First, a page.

While inspired by rsync the goal definitely isn’t feature parity with rsync. Right now only single files can be transferred and only the file data is copied, not the metadata. It’s a proof of concept that works but is limited. While I’m tempted to add support for synchronization of directory trees and file metadata just because its convenient, it’s definitely not my intention to compete with rsync in the domain of synchronizing large directory trees, because I would most likely fail.
Error handling is currently very limited and interrupting the program using Control-C may get you stuck with an angry pool of multiprocessing workers that refuse to shut down 😝. In all seriousness, hitting Control-C a couple of times should break out of it, otherwise try Control-\ (that’s a backslash, it should send a QUIT signal).
In June 2019 I found myself in a situation where I wanted to quickly synchronize large binary datafiles (a small set of very large MySQL *.ibd files totaling several hundred gigabytes) using the abundant computing resources available to me (48 CPU cores, NVMe disks, bonded network interfaces, you name it 😉).
I spent quite a bit of time experimenting with running many rsync processes in parallel, but the small number of very large files was “clogging up the pipe” so to speak, no matter what I did. This was how I realized that rsync was a really poor fit, which was a disappointment for me because rsync has long been one my go-to programs for ad hoc problem solving on Linux servers 🙂.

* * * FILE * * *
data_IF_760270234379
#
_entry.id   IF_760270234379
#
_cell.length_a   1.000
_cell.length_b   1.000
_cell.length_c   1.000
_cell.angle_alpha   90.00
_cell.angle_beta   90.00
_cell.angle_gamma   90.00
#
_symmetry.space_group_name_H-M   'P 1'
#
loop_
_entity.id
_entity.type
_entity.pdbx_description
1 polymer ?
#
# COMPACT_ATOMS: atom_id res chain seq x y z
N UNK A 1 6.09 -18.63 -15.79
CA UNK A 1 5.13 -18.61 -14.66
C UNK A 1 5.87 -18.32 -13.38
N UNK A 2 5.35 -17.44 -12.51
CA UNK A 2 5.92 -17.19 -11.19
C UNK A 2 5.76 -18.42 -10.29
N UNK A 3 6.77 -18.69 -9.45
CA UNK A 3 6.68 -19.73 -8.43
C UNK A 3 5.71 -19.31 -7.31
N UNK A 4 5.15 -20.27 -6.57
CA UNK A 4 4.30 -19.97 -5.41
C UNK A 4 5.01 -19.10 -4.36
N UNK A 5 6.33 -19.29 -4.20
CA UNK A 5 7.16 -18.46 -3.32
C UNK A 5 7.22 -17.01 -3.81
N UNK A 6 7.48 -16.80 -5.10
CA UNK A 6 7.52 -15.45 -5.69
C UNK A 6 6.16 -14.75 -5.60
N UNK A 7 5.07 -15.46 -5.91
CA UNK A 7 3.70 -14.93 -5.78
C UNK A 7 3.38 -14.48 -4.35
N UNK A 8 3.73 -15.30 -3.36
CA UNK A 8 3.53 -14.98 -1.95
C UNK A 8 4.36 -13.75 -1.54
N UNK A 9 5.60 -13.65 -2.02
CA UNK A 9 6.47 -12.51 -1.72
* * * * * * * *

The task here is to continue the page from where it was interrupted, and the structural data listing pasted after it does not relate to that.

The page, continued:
In any case I decided to prove to myself that the hardware available to me could do much more than what rsync was getting me and after a weekend of hacking on a prototype I had something that could outperform rsync even though it was written in Python and used HTTP as a transport 😁. During this weekend I decided that my prototype was worthy of being published as an open source project, however it wasn’t until months later that I actually found the time to do so.
The name pdiffcopy is intended as a (possibly somewhat obscure) abbreviation of “Parallel Differential Copy”:
- Parallel because it’s intended run on many CPU cores.
- Differential because of the delta transfer mechanism.
But mostly I just needed a short, unique name like rsync so that searching for this project will actually turn up this project instead of a dozen others 😇.
The latest version of pdiffcopy is available on PyPI and GitHub. The documentation is hosted on Read the Docs and includes a changelog. For bug reports please create an issue on GitHub. If you have questions, suggestions, etc. feel free to send me an e-mail at email@example.com.